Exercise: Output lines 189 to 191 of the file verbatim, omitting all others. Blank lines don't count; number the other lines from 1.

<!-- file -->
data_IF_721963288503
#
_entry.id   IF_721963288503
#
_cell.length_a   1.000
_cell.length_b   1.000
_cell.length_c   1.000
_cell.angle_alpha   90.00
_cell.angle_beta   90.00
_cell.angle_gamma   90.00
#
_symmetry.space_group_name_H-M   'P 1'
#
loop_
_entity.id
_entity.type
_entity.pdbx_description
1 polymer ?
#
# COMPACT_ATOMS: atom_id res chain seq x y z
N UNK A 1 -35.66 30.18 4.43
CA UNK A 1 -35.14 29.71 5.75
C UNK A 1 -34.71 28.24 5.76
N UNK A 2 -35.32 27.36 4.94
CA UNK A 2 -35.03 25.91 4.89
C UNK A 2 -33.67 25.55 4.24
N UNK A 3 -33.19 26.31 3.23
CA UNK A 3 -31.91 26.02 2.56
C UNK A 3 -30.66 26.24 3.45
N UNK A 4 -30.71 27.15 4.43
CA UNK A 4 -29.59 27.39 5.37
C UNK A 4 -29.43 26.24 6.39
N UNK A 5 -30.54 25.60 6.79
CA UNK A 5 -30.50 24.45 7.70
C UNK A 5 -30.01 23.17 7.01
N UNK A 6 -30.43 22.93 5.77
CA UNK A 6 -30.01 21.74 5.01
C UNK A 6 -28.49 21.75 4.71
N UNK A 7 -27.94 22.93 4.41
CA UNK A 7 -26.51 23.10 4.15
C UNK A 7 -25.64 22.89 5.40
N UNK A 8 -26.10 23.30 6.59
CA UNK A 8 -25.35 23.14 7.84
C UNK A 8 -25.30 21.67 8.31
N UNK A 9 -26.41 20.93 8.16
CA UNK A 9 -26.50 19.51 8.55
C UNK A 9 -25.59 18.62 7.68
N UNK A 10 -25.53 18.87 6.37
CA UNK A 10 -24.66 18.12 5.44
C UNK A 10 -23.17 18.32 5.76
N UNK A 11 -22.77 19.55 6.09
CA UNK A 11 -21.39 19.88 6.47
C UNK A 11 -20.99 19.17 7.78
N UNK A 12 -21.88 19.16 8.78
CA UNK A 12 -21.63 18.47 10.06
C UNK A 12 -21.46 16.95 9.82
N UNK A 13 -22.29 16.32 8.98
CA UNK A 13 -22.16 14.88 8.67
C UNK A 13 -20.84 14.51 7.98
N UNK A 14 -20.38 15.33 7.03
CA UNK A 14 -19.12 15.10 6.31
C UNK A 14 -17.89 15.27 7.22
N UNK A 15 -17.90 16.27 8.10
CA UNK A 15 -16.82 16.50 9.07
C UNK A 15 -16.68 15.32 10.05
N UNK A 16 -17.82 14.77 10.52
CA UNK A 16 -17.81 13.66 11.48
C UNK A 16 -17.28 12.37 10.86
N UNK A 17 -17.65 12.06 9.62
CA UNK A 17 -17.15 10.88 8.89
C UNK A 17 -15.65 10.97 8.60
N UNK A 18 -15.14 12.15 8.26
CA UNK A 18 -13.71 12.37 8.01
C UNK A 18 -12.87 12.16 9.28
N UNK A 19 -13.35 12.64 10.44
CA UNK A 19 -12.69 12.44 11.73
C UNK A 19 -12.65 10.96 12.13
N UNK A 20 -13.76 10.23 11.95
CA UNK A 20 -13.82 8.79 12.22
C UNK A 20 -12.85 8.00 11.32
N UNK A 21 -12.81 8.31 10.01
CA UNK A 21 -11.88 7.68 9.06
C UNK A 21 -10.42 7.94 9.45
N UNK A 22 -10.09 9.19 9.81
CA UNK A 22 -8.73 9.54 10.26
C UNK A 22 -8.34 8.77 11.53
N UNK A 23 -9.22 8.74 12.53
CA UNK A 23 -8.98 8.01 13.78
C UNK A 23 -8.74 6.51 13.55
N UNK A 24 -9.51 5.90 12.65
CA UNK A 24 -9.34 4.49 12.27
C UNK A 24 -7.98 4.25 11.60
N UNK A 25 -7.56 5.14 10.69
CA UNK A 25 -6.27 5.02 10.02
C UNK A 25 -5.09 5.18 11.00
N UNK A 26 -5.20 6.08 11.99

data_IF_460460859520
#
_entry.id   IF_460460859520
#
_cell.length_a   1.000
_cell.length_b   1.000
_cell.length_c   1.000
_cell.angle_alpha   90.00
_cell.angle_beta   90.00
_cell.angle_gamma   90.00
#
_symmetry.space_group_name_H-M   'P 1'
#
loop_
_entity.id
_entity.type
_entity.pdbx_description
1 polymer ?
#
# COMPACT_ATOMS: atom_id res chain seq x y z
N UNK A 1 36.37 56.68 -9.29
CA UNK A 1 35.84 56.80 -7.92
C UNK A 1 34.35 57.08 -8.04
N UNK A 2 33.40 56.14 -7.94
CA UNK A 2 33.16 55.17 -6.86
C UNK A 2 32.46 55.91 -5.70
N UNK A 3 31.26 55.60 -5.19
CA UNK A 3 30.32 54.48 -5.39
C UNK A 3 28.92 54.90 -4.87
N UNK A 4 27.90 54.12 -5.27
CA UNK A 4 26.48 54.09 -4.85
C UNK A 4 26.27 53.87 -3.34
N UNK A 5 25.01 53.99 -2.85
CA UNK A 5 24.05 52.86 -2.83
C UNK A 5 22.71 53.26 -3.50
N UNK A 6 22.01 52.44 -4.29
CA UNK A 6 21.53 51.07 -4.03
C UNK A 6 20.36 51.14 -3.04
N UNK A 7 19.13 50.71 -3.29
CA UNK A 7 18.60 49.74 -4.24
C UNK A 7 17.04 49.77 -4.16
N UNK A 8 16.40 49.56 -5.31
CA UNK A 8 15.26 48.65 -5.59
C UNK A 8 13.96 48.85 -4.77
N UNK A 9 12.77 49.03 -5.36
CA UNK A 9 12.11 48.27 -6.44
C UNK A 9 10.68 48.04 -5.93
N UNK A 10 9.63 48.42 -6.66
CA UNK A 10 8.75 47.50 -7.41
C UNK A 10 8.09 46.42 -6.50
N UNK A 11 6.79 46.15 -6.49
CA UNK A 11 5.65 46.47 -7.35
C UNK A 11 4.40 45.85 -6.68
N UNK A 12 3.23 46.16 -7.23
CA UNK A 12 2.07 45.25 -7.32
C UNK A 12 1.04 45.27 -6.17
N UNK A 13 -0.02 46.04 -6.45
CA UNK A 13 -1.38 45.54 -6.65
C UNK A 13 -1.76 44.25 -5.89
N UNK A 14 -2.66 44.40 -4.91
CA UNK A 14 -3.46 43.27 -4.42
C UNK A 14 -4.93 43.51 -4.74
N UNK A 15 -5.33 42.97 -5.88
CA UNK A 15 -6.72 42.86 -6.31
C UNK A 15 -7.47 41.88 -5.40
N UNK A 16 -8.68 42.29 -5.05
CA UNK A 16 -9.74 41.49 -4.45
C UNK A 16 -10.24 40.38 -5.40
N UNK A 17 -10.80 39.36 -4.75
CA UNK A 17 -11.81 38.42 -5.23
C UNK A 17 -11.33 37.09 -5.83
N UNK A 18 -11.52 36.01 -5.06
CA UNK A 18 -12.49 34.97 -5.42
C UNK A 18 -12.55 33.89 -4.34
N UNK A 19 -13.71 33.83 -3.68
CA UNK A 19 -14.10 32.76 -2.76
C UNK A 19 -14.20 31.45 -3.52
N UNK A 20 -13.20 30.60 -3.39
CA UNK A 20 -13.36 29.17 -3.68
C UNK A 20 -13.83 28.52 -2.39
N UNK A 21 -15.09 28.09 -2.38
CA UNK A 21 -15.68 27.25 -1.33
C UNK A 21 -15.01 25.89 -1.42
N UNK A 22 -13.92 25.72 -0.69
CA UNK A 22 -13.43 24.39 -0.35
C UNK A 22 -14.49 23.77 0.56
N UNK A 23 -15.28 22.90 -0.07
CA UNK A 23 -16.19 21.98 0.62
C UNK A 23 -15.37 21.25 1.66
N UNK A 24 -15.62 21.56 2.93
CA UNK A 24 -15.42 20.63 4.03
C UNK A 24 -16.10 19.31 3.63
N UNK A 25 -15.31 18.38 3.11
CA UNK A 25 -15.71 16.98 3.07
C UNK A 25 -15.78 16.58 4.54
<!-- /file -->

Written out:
N UNK A 25 -15.31 18.38 3.11
CA UNK A 25 -15.71 16.98 3.07
C UNK A 25 -15.78 16.58 4.54